This year I attended TED Global in Edinburgh, Scotland. I didn’t really expect to get in (via application), but I did and it was extraordinary. I flew into London Heathrow the Saturday before the conference. Booked a hotel room near Bloomsbury Square and took the tube into central London. I ran into an art and antiquities dealer while looking for my hotel and he invited me to the local pub for a pint with his mates. Discovered that I like scrumpy, an English hard cider. And Jimmy and Andrew were great company – lovely start to the trip. The next day, I took the train up to Edinburgh. Friends who’ve been, rave about the city and I see why. Unlike Glasgow, it had no strategic value and was not bombed during WWII, so all the old buildings are intact and it’s beautiful, walkable and the people are wonderful. Had dinner at Fishers in the City – great seafood.
The next day, we began at at the Hub on Castlehill with TED Institute, which has a business focus. There were 8 speakers (Tokunbo Ajasa-Oluwa (GoThinkBig), Jeremy Bentham (Shell), Kate Groch (Bush Schools), Jennifer Healy (Intel), Chris Perreta (State Street), Mahadev Raman (Arup), Philippe Schulz (Renault-Nissan), and Tom Wujec (Autodesk). The most intriguing for me was Jennifer Healy discussing the iTunes model from the music industry for handling personal data where no longer have to buy the entire CD (or give any one entity all our info) but rather decide what’s fair: I will give you this amount of personal information in exchange for this amount of your services, expertise, etc.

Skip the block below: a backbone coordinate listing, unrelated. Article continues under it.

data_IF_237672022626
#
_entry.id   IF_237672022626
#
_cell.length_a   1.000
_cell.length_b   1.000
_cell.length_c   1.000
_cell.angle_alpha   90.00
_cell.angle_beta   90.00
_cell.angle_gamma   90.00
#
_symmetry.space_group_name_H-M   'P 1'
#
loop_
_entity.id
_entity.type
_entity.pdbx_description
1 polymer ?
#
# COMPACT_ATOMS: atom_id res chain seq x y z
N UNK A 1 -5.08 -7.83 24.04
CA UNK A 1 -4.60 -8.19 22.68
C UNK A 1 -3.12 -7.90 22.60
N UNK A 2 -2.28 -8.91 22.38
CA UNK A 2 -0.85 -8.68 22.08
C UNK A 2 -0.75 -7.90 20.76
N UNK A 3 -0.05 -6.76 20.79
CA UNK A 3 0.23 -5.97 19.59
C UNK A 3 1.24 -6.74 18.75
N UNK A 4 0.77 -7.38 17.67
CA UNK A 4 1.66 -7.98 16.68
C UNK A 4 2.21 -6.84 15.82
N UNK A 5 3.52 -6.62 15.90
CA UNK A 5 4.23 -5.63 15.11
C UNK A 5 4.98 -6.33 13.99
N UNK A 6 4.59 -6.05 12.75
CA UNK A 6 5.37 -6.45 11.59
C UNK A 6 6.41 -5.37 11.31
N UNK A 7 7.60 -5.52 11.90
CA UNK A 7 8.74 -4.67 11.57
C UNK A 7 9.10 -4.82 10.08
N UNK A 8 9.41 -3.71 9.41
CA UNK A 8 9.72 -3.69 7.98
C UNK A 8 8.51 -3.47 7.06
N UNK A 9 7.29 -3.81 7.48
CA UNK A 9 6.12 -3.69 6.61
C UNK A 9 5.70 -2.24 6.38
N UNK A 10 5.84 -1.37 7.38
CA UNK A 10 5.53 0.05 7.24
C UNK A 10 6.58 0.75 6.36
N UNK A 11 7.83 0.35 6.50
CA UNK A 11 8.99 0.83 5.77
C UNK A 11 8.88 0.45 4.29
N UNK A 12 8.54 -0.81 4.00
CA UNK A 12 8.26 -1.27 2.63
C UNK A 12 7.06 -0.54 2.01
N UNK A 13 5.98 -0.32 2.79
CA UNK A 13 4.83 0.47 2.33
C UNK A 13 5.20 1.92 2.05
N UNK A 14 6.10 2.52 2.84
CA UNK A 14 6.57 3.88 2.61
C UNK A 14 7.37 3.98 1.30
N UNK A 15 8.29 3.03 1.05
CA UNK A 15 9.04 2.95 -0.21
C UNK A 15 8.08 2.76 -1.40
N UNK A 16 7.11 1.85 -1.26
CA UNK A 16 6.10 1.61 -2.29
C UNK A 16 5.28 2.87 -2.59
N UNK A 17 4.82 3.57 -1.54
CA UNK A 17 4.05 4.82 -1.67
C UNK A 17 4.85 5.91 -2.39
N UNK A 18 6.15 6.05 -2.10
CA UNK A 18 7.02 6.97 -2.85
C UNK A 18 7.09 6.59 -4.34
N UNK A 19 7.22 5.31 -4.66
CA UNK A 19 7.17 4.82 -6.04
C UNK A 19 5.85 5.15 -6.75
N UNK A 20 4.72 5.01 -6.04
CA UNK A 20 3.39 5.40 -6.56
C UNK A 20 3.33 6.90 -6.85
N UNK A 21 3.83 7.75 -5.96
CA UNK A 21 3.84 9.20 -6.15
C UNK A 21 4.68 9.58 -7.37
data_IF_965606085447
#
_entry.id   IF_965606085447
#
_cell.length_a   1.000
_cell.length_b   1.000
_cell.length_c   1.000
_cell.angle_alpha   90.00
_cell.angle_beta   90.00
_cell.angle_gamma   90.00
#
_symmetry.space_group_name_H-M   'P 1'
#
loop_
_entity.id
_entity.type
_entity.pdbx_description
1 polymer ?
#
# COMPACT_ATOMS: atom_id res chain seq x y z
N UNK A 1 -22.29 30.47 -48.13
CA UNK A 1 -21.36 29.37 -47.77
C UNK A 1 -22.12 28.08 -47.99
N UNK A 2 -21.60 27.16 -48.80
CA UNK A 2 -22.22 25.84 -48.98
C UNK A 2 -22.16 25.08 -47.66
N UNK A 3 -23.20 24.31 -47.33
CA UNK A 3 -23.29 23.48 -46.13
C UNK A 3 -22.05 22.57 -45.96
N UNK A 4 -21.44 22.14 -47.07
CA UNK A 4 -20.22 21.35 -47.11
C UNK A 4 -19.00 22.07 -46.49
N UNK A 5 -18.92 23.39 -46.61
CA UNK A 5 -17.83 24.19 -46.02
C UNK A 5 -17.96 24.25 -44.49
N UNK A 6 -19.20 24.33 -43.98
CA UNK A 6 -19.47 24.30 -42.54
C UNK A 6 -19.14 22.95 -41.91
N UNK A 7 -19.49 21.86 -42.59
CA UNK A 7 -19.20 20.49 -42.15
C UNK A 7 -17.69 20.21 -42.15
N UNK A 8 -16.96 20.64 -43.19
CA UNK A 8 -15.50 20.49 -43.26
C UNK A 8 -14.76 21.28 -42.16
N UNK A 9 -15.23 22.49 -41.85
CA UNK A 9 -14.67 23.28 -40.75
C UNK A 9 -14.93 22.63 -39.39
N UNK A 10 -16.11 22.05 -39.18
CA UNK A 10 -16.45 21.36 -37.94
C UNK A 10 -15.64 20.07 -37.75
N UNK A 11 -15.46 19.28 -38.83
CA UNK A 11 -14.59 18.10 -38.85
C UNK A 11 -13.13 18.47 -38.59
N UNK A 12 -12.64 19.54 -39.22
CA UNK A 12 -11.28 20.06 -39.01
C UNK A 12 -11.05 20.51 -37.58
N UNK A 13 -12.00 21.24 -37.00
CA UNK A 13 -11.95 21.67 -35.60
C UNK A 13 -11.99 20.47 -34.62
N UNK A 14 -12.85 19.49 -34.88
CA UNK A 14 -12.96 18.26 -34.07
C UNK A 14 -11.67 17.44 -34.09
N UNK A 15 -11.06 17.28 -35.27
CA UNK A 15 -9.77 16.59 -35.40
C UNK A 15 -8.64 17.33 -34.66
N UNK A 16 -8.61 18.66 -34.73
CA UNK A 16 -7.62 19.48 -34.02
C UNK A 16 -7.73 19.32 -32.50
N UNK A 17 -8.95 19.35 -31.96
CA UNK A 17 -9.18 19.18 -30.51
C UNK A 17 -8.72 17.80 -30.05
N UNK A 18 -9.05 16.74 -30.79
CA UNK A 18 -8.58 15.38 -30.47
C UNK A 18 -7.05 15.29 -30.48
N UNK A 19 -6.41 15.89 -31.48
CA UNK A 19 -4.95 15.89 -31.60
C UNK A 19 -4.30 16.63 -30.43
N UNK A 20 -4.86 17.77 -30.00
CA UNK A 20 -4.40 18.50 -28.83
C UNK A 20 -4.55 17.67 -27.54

Next, was TED University, Session 1 with 9 speakers, every thing from the way people remember to a Saudi woman’s account of her father’s fight to get off the terrorist list he was wrongly assigned to, as well as Julian Treasure on the most powerful sound in the world.
Tuesday morning began at 8:45 am with TEDU, Session 2 and another 8 speakers on subjects as diverse as designing digital products for local needs to a couple and their son who began life with a stroke and how he recovered, a 3D-printed jumbo jet, bitcoins and other new private currencies and my favorite, Jane McGonigal (SuperBetter) with her favorite game. Jane’s favorite game is probably mine as well: multi-player thumb wrestling. All of us in the auditorium were all connected and thumb-wrestled at the same time. Happy to report that I am a Grand Master, beating my opponents.
From the Hub, we headed over to the EICC where the mainstage events were held, there was a small protest over the decision to include the former Greek Prime Minister among the speakers. It was peaceful and as far as I know, no incidents.
Next time… the meat of the conference as the first of 12 sessions gets underway.